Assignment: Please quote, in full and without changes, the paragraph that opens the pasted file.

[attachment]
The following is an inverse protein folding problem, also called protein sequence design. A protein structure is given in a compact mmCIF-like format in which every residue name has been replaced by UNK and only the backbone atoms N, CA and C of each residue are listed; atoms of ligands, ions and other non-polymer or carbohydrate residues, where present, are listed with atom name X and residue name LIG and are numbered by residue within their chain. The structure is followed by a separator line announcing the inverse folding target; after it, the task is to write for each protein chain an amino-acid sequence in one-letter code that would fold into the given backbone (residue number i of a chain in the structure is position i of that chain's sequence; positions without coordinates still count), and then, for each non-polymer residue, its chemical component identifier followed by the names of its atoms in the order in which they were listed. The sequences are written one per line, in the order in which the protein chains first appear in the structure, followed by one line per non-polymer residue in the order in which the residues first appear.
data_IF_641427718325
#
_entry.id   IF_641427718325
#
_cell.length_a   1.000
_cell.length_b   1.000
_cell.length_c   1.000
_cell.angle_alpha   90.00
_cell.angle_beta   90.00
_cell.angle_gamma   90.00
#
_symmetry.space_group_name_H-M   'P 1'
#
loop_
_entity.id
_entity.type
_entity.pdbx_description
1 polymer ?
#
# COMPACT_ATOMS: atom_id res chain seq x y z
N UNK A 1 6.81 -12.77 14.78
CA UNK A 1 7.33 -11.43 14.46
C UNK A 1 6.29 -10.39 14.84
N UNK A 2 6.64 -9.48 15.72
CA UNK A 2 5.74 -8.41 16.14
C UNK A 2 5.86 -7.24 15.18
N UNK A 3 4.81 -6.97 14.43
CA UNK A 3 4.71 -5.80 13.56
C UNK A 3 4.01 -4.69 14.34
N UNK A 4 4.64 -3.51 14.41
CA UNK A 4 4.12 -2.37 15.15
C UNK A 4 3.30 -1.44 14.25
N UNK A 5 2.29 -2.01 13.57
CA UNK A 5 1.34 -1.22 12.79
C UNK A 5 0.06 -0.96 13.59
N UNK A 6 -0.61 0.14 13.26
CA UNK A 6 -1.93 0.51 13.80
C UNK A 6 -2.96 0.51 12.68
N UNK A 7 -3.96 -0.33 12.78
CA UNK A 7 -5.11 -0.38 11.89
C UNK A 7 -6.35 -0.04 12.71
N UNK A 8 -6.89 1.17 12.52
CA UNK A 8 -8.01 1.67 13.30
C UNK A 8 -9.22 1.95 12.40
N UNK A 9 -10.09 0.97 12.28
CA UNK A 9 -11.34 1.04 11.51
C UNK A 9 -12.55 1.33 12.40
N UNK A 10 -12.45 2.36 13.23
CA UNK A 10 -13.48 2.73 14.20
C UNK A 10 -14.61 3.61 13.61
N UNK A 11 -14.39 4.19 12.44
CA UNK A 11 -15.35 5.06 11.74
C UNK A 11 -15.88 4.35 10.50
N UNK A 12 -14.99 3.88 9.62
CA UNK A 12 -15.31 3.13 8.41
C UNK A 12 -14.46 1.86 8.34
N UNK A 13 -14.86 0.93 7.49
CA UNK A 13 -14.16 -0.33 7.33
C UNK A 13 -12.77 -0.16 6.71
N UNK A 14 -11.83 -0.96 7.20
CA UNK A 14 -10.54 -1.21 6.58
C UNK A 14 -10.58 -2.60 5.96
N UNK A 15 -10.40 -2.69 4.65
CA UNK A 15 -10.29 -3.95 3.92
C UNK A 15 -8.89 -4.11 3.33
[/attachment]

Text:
The following is an inverse protein folding problem, also called protein sequence design. A protein structure is given in a compact mmCIF-like format in which every residue name has been replaced by UNK and only the backbone atoms N, CA and C of each residue are listed; atoms of ligands, ions and other non-polymer or carbohydrate residues, where present, are listed with atom name X and residue name LIG and are numbered by residue within their chain. The structure is followed by a separator line announcing the inverse folding target; after it, the task is to write for each protein chain an amino-acid sequence in one-letter code that would fold into the given backbone (residue number i of a chain in the structure is position i of that chain's sequence; positions without coordinates still count), and then, for each non-polymer residue, its chemical component identifier followed by the names of its atoms in the order in which they were listed. The sequences are written one per line, in the order in which the protein chains first appear in the structure, followed by one line per non-polymer residue in the order in which the residues first appear.